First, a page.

Industry-grade non-woven spunbond polypropylene
Last updated 2021-05-10
Non-woven materials are expected to have good filtration properties.
Not part of the supply chain for PPE.
Washable, but hang to dry.
Pending definitive research, we recommend 70 gsm (2 or 2.25 oz/sq yard), but this is harder to find than lighter weight material. If you can't find it, we recommend two layers of a lighter material. Two layers will be a bit harder to work. Our plain-language article on what it is, how to identify it, and why we agree with the recommendation to use it, is here.
The best way to use it is likely to build it into your mask as a middle layer. It is fabric-like and can be sewn with a machine or by hand.
It doesn't fray when cut. If you have pocket masks, you can cut a rectangle of the material to use as a washable filter. You can sew two layers of lighter polypropylene together if you cannot find 70 gsm polypropylene.
The material is washable in a hot wash but should not be tumble dried. Wash masks in a mesh bag, remove them after washing, reshape and hang to dry. We do not know how the filtration properties change with repeated washing. We suggest replacing your mask if the outer layers are visibly worn and fraying. We do not know if masks should be replaced after a certain number of washes. Do not iron.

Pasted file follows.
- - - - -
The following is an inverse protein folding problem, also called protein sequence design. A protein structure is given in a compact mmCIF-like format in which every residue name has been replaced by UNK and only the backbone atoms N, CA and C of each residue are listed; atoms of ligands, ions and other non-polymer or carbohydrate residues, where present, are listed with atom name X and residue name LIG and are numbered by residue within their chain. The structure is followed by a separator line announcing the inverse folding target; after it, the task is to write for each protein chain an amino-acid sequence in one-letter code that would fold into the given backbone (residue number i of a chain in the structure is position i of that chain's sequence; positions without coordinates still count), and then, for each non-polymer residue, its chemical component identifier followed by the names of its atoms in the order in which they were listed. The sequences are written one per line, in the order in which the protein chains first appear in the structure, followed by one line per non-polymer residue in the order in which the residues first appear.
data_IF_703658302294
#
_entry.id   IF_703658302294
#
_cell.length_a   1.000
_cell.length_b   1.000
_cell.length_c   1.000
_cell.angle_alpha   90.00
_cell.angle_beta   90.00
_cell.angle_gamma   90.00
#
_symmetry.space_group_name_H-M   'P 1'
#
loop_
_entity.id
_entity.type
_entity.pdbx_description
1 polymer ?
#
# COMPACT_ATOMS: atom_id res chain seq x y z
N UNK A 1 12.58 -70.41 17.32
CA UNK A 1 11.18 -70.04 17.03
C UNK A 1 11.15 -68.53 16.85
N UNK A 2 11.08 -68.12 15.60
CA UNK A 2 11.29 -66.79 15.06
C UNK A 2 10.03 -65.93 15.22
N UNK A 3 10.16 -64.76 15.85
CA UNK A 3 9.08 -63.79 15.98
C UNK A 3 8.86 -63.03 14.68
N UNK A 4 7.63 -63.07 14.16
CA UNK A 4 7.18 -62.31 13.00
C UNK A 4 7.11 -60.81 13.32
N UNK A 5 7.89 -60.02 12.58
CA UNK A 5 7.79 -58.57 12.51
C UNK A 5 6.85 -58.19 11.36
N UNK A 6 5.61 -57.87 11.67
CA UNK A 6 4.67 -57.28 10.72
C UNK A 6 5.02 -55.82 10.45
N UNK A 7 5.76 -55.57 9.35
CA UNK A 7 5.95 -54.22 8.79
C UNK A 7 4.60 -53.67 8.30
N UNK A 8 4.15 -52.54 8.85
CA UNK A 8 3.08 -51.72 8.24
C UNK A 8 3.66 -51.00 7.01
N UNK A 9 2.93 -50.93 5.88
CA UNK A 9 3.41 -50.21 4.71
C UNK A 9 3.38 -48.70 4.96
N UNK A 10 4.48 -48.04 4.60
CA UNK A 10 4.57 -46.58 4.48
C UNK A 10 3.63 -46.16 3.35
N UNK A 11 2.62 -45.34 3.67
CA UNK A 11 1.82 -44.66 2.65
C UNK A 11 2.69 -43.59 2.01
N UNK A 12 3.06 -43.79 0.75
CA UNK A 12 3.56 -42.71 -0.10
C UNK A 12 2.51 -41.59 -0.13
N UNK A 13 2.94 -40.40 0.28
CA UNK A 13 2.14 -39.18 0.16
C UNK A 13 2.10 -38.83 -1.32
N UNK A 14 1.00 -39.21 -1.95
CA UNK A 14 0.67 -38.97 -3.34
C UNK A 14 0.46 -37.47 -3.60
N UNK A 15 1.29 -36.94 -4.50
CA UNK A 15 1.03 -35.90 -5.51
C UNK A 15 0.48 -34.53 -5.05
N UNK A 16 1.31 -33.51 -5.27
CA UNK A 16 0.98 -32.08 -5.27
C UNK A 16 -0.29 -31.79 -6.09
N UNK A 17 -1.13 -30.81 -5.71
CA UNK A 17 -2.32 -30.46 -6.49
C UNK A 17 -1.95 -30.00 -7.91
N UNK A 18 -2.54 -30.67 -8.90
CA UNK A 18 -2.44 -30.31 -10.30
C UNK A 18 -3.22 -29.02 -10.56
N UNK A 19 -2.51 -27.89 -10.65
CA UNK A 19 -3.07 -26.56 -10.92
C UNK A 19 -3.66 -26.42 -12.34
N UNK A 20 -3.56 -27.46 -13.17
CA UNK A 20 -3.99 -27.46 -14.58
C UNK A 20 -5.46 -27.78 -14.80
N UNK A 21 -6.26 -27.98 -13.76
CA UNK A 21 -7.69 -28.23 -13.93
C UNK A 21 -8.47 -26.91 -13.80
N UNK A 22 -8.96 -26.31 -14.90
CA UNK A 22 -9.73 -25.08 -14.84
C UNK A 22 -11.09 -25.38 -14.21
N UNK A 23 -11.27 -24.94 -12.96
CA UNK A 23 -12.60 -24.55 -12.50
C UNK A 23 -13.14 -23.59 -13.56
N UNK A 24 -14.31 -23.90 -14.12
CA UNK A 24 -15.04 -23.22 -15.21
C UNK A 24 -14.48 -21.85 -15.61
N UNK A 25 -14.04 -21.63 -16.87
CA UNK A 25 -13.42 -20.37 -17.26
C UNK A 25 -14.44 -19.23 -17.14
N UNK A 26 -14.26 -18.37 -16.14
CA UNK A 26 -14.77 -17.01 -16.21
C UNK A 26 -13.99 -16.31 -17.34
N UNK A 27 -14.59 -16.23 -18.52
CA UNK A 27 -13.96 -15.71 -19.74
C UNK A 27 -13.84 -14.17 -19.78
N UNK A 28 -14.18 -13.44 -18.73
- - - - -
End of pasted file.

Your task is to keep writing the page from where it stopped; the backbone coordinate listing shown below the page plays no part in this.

Polyester and nylon interfacing are not the same product.
We recommend against using fusible products because the glue affects filtration and may be an inhalation hazard.
We are recommending industry-grade non-woven spunbond polypropylene that is intended for the clothing and upholstery industry, because it is meant to be washed.
Finally, this material is plastic, and not biodegradeable in any reasonable time frame. Researchers at the de Lannoy Lab and others at the McMaster Centre of Excellence in Protective Equipment and Materials are hoping to identify sustainable, biodegradeable materials with excellent filtration efficiency and breathability for use in masks.